The fourth thing I wanted to talk about is over-reliance on mock objects. Mocks can be a great tool for achieving cohesive, loosely-coupled modules in a Tell, Don’t Ask style of design – I’m under the impression that’s why they were originally invented. But as they give with one hand, they can take away with the other. The irony with mocks is that, while they can lead us to better encapsulation, they do so by exposing the internal interactions of our modules. A little mocking can be powerful design fuel, but pour too much of it on your tests and you’ll burn the house down.

And the final thing I wanted to highlight is the granularity of our tests. Do we write a test for every method of every class? Do we have a corresponding test fixture for every module in the implementation? My experience has been that it’s neither necessary nor desirable to have test code that sticks to your internal design like cheese melted into a radio.

At the other extreme, many teams have written tests that do everything from the outside – e.g., from a public API, or at the controller or service level. I call these “keyhole tests”, because when I’ve worked with them it can feel a little like keyhole surgery. My experience with this style of testing is that, for sure, it can decouple your test code from internal complexity, but at a sometimes heavy price when tests fail and we end up in the debugger trying to figure out where in the complex internal – and non-visible – call stack things went wrong. It’s like when the engineer from the gas company detects a leak somewhere in your house by checking for a drop in pressure at the meter outside. Pinpointing the source of the leak may involve ripping up the floors…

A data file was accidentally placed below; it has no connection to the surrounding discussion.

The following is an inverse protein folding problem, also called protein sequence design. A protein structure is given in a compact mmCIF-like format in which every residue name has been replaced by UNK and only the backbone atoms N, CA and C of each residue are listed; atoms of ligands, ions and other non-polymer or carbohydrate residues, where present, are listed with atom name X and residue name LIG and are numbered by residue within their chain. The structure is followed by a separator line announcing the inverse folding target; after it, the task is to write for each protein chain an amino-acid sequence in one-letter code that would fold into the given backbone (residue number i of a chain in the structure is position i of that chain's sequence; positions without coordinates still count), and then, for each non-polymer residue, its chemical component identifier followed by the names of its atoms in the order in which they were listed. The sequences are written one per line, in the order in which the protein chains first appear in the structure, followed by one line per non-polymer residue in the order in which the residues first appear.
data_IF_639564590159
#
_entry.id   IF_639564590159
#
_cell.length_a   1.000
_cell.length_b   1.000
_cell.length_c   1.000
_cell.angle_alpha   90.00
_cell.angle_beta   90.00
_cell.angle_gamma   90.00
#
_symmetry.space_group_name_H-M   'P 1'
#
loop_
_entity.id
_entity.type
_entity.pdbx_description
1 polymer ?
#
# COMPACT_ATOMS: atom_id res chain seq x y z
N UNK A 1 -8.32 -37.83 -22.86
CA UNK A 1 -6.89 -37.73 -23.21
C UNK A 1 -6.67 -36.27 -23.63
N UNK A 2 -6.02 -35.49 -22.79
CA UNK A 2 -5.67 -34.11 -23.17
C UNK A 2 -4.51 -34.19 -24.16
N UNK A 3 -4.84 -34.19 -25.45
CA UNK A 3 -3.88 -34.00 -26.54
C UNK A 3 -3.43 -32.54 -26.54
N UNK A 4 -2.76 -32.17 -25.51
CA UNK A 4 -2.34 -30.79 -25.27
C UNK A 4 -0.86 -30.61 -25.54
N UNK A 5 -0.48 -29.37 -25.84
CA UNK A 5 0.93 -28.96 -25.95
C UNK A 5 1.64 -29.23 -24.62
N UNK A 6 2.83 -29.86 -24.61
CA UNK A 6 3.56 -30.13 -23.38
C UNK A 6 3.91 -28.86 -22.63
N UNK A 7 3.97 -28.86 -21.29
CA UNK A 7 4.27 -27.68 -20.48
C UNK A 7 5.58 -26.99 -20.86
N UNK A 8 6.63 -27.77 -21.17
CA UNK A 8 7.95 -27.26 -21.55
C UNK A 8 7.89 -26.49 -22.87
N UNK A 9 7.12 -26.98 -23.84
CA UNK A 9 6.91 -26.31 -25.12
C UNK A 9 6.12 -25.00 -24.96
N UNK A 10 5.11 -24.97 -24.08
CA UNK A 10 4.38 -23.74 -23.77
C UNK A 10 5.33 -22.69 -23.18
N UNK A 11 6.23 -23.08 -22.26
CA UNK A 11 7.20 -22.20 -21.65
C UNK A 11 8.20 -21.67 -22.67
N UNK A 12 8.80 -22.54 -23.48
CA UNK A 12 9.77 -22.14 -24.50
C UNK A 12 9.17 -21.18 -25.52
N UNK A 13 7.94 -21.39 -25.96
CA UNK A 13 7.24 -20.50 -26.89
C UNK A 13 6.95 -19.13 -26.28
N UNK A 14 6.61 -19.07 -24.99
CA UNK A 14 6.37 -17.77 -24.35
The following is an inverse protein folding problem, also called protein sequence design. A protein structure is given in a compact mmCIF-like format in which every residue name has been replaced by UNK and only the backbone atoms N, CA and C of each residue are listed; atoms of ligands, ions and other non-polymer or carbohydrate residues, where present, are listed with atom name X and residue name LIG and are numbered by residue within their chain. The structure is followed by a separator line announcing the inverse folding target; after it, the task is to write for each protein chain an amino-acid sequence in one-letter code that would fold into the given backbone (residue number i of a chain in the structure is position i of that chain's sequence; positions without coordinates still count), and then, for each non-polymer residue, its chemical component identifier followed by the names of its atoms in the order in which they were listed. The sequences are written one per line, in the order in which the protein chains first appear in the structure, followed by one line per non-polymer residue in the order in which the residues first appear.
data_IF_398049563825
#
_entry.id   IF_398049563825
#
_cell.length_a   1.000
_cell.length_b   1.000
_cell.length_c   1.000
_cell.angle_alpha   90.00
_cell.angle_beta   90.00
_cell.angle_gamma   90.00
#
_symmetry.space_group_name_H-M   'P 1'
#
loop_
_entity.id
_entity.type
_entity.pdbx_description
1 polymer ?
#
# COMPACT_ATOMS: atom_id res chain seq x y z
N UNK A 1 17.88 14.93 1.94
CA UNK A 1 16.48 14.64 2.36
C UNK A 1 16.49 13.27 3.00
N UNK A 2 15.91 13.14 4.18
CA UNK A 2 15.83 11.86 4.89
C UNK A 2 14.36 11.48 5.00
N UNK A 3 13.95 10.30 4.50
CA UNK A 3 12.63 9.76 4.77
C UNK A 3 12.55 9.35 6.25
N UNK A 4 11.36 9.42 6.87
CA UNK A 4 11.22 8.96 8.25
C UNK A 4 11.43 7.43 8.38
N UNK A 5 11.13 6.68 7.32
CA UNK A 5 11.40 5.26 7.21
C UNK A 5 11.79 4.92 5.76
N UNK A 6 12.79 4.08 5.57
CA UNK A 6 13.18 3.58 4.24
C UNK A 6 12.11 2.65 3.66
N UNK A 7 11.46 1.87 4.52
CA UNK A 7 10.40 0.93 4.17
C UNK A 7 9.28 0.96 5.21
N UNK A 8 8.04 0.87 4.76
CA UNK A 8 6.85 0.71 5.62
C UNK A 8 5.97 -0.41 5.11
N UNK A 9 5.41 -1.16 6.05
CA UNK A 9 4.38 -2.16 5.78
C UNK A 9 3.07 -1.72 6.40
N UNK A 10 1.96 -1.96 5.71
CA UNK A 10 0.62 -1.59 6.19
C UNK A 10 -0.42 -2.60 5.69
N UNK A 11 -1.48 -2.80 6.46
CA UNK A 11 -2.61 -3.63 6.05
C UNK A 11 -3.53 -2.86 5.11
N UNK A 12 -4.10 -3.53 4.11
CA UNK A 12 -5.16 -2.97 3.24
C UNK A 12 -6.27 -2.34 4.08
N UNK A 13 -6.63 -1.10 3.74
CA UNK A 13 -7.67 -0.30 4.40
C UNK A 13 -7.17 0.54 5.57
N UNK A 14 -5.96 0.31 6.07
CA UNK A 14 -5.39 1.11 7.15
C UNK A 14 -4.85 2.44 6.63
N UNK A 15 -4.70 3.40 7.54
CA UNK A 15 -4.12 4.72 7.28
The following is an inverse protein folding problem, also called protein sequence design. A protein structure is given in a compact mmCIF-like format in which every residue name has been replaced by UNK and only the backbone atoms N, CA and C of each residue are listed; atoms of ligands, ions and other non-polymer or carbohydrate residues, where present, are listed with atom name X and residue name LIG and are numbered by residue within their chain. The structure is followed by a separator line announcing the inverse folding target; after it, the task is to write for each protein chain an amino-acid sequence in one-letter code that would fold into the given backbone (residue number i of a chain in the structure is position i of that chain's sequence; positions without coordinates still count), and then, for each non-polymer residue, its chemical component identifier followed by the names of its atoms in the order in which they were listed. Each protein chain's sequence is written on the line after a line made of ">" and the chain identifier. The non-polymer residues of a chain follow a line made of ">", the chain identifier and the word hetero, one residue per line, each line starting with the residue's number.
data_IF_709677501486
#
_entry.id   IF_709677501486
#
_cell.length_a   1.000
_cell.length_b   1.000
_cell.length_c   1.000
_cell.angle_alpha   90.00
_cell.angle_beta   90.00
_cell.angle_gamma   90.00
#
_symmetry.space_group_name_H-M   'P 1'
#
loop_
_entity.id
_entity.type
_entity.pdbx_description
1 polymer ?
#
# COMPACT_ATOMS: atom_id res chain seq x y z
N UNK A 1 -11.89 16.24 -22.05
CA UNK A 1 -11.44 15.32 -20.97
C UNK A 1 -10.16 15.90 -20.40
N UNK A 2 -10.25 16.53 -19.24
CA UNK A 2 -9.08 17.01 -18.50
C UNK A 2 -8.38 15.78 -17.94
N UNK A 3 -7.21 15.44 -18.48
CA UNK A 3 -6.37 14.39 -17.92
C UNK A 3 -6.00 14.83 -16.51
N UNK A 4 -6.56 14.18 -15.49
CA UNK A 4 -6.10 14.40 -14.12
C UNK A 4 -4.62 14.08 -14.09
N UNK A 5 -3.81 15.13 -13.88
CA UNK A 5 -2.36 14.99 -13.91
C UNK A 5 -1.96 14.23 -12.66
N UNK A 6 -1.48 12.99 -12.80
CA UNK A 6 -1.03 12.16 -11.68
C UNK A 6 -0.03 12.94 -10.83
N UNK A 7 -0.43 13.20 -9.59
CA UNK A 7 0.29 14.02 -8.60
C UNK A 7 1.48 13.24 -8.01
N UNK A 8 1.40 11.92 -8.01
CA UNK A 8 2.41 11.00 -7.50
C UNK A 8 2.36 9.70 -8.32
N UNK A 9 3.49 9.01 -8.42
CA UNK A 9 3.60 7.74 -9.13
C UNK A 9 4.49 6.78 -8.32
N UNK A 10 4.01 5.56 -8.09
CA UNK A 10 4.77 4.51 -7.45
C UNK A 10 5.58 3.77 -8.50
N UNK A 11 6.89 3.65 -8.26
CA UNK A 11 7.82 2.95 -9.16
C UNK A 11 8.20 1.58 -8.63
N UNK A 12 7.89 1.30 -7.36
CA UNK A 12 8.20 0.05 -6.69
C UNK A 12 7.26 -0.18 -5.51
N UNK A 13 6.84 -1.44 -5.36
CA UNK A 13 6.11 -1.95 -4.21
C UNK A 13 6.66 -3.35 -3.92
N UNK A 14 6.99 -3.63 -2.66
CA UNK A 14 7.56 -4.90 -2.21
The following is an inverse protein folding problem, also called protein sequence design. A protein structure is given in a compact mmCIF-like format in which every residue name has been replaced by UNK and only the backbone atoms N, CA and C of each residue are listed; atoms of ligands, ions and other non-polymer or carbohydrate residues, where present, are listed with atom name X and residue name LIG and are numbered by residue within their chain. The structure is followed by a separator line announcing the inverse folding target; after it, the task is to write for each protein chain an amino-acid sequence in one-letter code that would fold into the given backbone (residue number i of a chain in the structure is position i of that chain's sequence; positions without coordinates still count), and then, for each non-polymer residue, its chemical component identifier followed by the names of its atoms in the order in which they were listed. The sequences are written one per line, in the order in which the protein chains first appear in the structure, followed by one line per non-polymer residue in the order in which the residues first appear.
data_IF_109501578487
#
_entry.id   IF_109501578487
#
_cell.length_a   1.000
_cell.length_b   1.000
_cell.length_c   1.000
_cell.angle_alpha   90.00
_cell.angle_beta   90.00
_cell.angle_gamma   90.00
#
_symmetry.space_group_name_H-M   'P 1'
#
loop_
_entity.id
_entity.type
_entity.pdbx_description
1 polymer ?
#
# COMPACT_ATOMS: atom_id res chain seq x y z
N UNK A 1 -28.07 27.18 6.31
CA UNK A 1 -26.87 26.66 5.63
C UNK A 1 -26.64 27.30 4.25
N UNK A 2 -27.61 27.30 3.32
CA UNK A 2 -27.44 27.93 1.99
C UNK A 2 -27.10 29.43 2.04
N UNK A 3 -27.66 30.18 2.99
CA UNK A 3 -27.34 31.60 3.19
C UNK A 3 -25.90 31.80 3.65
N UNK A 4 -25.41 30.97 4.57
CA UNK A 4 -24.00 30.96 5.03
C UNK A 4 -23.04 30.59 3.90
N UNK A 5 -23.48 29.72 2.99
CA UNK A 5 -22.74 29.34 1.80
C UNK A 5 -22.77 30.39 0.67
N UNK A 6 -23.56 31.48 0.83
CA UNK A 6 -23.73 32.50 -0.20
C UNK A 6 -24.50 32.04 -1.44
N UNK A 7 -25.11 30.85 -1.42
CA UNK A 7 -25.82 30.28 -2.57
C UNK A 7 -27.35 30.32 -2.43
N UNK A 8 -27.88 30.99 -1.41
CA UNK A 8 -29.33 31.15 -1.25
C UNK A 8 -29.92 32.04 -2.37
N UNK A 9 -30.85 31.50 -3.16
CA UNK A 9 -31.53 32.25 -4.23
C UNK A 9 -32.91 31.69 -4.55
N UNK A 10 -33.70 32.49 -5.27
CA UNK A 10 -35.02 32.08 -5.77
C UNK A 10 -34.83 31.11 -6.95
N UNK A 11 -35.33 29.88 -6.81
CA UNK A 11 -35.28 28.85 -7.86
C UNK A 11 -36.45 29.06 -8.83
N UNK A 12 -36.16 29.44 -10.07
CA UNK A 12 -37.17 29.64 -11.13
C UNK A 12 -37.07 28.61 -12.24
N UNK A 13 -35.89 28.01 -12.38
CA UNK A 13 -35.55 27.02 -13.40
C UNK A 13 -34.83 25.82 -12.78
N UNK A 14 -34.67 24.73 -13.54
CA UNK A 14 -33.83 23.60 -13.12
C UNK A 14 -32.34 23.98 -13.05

The truth, for me, lies somewhere in between melted cheese and keyhole surgery. What I strive for within a body of code is – how can I put this? – internal APIs. These are interfaces within the implementation that encapsulate the inner complexity of a particular behaviour (e.g, the cluster of classes used to calculate mortgage repayments). They decouple that little cluster from the rest of the implementation, just as their dependencies are decoupled from them in the same S.O.L.I.D. way. And their interfaces tend to be stable, because they’re not about the details. Tests written around those interfaces are less likely to need to change, but also more targeted to a part of the design instead of the whole call stack. So when they fail, it’s easier to pinpoint where things went wrong. (Going back to the gas leak example, imagine having multiple test points throughout the house, so we can at least determine what room the leak is in.)